Glasgow Carbon-Conscious Computing (GC3) lab

The GC3 lab is a new laboratory of the Systems Section of the School of Computing Science at the University of Glasgow. Its research falls into the School's newest research theme, Low-Carbon and Sustainable Computing.

News - Fall 2022: Interested in joining? There is currently a School of Computing Science PhD studentship to be allocated!

GC_3 Lab Logo
starting point:

There are increasingly many applications that make use of large amounts of data. This includes scientific data processing in research organizations as well as big data applications in industry. Meanwhile, there are also more and more data-intensive applications in context of the distributed sensors and devices of the Internet of Things.
We believe there is immense potential in using data-driven methods and machine learning across domains and disciplines. Though, if we are not careful, this development will further increase computing’s environmental footprint. This footprint is already estimated to contribute 2 to 3 percent of the global carbon emissions – very much rivaling aviation – and is projected to dramatically rise further over the next decades, not least because of the trend towards more data-intensive applications.

research agenda:

The central aim of our research is to reduce the carbon footprint of large-scale data processing applications on today's diverse computing infrastructures. Towards this goal, we work on methods, systems, and tools that support a more resource-efficient and sustainable use of modern distributed computing infrastructures (including, for instance, edge and cloud resources) for data-intensive applications (including, for example, machine learning, data analytics, and stream processing), while other requirements (such as for an application's performance or dependability) are still also taken into account.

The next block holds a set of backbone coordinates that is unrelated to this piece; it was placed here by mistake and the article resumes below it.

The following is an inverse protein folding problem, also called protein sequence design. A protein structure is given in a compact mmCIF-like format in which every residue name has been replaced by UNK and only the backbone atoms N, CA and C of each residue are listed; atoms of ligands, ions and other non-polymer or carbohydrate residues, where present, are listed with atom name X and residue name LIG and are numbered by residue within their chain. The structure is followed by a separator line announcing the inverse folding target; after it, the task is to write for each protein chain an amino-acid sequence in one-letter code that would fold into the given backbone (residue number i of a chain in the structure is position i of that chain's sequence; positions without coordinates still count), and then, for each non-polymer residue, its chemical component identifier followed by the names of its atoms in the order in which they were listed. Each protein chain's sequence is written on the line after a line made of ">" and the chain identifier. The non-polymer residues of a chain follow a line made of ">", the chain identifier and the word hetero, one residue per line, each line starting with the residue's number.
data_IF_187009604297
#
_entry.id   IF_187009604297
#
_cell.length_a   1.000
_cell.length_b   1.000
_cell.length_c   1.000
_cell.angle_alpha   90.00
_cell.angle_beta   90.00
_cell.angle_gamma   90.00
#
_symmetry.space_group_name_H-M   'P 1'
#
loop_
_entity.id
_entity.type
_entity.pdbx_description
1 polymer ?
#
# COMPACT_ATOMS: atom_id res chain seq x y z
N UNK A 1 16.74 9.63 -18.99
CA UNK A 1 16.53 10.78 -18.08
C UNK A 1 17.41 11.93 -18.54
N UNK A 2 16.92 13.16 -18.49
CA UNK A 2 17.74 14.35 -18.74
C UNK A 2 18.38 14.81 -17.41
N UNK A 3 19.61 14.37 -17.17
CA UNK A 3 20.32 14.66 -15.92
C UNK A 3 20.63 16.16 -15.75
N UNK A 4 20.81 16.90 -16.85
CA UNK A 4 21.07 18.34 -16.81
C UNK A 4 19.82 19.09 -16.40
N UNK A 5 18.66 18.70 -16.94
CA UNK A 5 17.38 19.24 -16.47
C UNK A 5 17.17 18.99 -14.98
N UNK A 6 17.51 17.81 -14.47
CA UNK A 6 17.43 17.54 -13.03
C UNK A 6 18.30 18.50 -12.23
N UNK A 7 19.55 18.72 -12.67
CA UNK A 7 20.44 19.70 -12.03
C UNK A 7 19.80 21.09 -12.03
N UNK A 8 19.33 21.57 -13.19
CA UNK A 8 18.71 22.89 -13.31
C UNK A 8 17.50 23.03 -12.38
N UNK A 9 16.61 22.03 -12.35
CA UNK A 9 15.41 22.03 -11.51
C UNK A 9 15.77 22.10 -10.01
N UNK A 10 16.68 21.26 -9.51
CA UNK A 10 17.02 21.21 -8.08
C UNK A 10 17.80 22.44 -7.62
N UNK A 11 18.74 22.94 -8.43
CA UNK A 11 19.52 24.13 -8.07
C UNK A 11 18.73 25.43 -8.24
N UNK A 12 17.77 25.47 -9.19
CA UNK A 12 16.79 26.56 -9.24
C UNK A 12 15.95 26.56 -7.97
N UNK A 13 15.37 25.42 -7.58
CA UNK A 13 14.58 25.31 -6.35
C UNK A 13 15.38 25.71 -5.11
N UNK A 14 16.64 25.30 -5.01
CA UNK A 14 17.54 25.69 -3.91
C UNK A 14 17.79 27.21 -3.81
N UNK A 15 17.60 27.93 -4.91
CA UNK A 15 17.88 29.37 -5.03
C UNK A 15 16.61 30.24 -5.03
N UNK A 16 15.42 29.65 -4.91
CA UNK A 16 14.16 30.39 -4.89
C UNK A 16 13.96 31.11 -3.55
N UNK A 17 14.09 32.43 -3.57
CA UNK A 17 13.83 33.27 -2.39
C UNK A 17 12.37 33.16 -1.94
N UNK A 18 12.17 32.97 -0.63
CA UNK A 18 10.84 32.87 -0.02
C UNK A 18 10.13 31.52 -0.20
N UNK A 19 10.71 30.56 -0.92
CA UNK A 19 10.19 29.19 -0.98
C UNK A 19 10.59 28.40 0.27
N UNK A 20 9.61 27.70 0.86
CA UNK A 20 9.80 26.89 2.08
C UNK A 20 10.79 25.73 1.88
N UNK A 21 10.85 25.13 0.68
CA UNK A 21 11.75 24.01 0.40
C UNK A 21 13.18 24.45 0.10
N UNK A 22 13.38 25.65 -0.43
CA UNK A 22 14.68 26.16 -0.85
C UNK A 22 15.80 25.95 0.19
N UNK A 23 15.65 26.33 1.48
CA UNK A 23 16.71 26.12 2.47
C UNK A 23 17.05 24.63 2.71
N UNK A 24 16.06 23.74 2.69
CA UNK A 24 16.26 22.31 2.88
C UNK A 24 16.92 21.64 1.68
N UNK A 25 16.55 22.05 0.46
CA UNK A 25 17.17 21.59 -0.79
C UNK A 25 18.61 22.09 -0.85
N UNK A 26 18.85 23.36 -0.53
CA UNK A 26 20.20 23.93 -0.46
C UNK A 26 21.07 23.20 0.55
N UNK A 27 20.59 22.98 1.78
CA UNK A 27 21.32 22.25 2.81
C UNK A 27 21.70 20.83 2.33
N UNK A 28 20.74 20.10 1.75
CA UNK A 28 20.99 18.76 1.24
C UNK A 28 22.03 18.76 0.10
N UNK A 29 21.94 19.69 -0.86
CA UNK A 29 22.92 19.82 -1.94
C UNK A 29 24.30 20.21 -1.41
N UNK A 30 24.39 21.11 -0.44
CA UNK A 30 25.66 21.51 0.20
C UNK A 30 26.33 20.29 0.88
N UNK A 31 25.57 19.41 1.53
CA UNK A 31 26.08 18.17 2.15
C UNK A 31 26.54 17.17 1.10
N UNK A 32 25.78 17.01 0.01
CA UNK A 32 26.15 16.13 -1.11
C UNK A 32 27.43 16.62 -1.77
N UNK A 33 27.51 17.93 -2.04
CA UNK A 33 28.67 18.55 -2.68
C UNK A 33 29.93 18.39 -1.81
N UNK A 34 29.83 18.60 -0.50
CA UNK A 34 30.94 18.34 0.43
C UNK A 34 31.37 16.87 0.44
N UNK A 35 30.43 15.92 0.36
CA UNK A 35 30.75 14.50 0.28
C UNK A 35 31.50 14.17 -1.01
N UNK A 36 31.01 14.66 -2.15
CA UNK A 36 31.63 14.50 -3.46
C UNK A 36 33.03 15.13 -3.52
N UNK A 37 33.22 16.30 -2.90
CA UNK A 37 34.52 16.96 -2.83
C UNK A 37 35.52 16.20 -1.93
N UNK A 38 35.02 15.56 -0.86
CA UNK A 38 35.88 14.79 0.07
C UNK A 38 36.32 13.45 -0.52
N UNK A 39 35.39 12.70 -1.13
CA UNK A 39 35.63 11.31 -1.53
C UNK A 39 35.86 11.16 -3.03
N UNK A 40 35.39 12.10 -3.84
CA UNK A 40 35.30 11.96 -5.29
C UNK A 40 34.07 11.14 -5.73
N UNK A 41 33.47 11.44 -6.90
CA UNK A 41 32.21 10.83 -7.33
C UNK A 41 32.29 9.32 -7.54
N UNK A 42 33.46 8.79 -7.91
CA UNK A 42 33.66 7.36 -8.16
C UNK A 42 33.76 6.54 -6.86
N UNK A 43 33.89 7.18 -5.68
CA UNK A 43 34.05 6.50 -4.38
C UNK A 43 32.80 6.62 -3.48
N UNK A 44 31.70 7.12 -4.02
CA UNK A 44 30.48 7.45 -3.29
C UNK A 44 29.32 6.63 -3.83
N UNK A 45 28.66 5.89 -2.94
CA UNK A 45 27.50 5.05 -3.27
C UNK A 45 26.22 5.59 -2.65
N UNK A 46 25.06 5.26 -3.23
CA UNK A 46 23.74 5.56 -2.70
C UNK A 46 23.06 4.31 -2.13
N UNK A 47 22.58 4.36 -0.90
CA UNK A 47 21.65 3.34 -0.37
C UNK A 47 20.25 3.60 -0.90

Our guiding principles for this are:

  1. compute when and where green energy is available (which can, for instance, translate to carbon-aware scheduling and renewable-aware admission control) as the carbon intensity of grids and renewable energy generation often varies
  2. allocate resources for high resource utilization and highly utilize allocated resources (which can, for example, translate to "right-sizing", server consolidation, co-location of jobs with complementary resource demands, and bottleneck mitigation) as any energy is wasted with mostly idling resources
  3. save computation and communication through distributed and dynamic architectures (which can, for instance, translate to edge computing, adaptively offloading tasks and scaling out to more nodes only when necessary, effective caching, or distributed learning) as it is sometimes possible to do the same with less in complex software systems

Much of the work builds upon years of research on adaptive resource management for data-intensive applications (e.g. for big data analytics, scientific workflows, and machine learning), mainly at and with TU Berlin. We, hence, currently focus on investigating and making use of:

  • profiling and modeling of application and infrastructure performance as well as power consumption
  • forecasting of computational loads, carbon emissions, and the availability of renewable energy
  • carbon-optimized resource allocation, dynamic scheduling and scaling, and automatic system tuning

Another focus is on techniques and tools that support the monitoring, testing, and benchmarking of the behavior and impact of data-intensive applications.

selected publications:

Several of these works are featured in my talk in the Low-Carbon and Sustainable seminar series of our School and the recording of the talk is available online.

involved students:
  • Currently: Ricky Arthurs (L4), Rishabh Mathur (L4), James Sharma (L4)
  • Previously: Manikanth Sai (MSc), Gulpreet Kaur Chadha (MSc)
visiting researchers:
close collaborations: